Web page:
Influenza A virus (IAV) remains a global health concern despite the availability of a seasonal vaccine. It is difficult to predict which strains will circulate during influenza season, and therefore, it is extremely challenging to test novel vaccines in the human population. To overcome this obstacle, new vaccines must be tested in challenge studies. This approach poses significant safety problems, since current pharmacological interventions for IAV are poorly efficacious. New methods are needed to enhance the safety of these challenge studies. In this study, we have generated a virus expressing a small-molecule-assisted shutoff (SMASh) tag as a safety switch for IAV replication. The addition of the SMASh tag to an essential IAV protein allows for small-molecule-mediated inhibition of replication. Treatment with this drug controls the replication of a SMASh-tagged virus in vitro and in vivo. This model for restriction of viral replication has potential for broad applications in vaccine studies, virotherapy, and basic virus research. IMPORTANCE Influenza A virus (IAV) causes significant morbidity and mortality annually worldwide, despite the availability of new formulations of the vaccine each season. There is a critical need to develop more-efficacious vaccines. However, testing novel vaccines in the human population in controlled studies is difficult due to the limited availability and efficacy of intervention strategies should the vaccine fail. There are also significant safety concerns for work with highly pathogenic IAV strains in the laboratory. Therefore, novel strategies are needed to improve the safety of vaccine studies and of research on highly pathogenic IAV. In this study, we developed an IAV strain engineered to contain a small-molecule-mediated safety switch. This tag, when attached to an essential viral protein, allows for the regulation of IAV replication in vitro and in vivo. This strategy provides a platform for the regulation of virus replication without targeting viral proteins directly.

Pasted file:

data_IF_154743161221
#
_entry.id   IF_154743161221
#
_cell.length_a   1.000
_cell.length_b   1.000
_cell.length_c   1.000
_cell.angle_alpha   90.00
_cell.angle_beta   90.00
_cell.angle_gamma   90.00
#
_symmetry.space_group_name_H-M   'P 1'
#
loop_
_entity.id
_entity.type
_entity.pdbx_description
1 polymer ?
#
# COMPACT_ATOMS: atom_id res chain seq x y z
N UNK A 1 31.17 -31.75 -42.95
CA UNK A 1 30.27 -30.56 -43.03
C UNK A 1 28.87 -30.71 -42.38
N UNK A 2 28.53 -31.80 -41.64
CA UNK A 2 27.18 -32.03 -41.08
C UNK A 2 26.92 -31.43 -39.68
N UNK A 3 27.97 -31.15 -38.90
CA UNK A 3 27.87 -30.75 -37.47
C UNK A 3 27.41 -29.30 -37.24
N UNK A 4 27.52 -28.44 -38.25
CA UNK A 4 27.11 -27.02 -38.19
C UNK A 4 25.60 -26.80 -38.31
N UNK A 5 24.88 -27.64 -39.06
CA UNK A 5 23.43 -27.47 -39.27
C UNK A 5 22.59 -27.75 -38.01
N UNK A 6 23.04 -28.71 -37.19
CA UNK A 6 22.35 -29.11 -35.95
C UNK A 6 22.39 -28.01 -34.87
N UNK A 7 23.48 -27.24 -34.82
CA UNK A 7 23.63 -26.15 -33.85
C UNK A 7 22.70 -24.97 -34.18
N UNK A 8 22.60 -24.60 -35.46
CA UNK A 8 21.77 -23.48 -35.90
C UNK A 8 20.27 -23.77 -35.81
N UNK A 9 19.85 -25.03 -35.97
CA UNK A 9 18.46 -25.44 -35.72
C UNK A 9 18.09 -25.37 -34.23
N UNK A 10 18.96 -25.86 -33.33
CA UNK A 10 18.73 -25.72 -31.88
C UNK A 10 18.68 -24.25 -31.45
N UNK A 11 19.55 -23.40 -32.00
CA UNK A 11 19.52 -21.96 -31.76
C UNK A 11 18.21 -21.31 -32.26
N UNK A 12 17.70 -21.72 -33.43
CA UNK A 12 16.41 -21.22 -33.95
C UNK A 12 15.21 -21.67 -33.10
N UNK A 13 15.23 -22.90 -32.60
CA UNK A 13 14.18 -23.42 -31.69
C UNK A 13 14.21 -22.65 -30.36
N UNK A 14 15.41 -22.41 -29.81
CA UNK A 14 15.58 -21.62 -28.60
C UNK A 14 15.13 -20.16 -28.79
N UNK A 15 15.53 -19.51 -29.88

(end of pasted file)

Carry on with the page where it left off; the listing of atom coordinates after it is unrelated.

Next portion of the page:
Bibliographical noteFunding Information:
This work was supported by startup funds from the University of Minnesota Department of Microbiology and Immunology, NIH NIAID grant K22 AI110581, NIH NIAID grant R01 AI132962 to R.A.L., and Public Health Service grant AI071002 from the NIH NIAID to R.K.P. E.J.F. was supported by NIH NIAID award T32 AI007313.
We thank Stephen Rice for critical reading of the manuscript and Courtney Aldrich for helpful discussions. This work was supported by startup funds from the University of Minnesota Department of Microbiology and Immunology, NIH NIAID grant K22 AI110581, NIH NIAID grant R01 AI132962 to R.A.L., and Public Health Service grant AI071002 from the NIH NIAID to R.K.P. E.J.F. was supported by NIH NIAID award T32 AI007313.
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- Influenza vaccines
- Virus engineering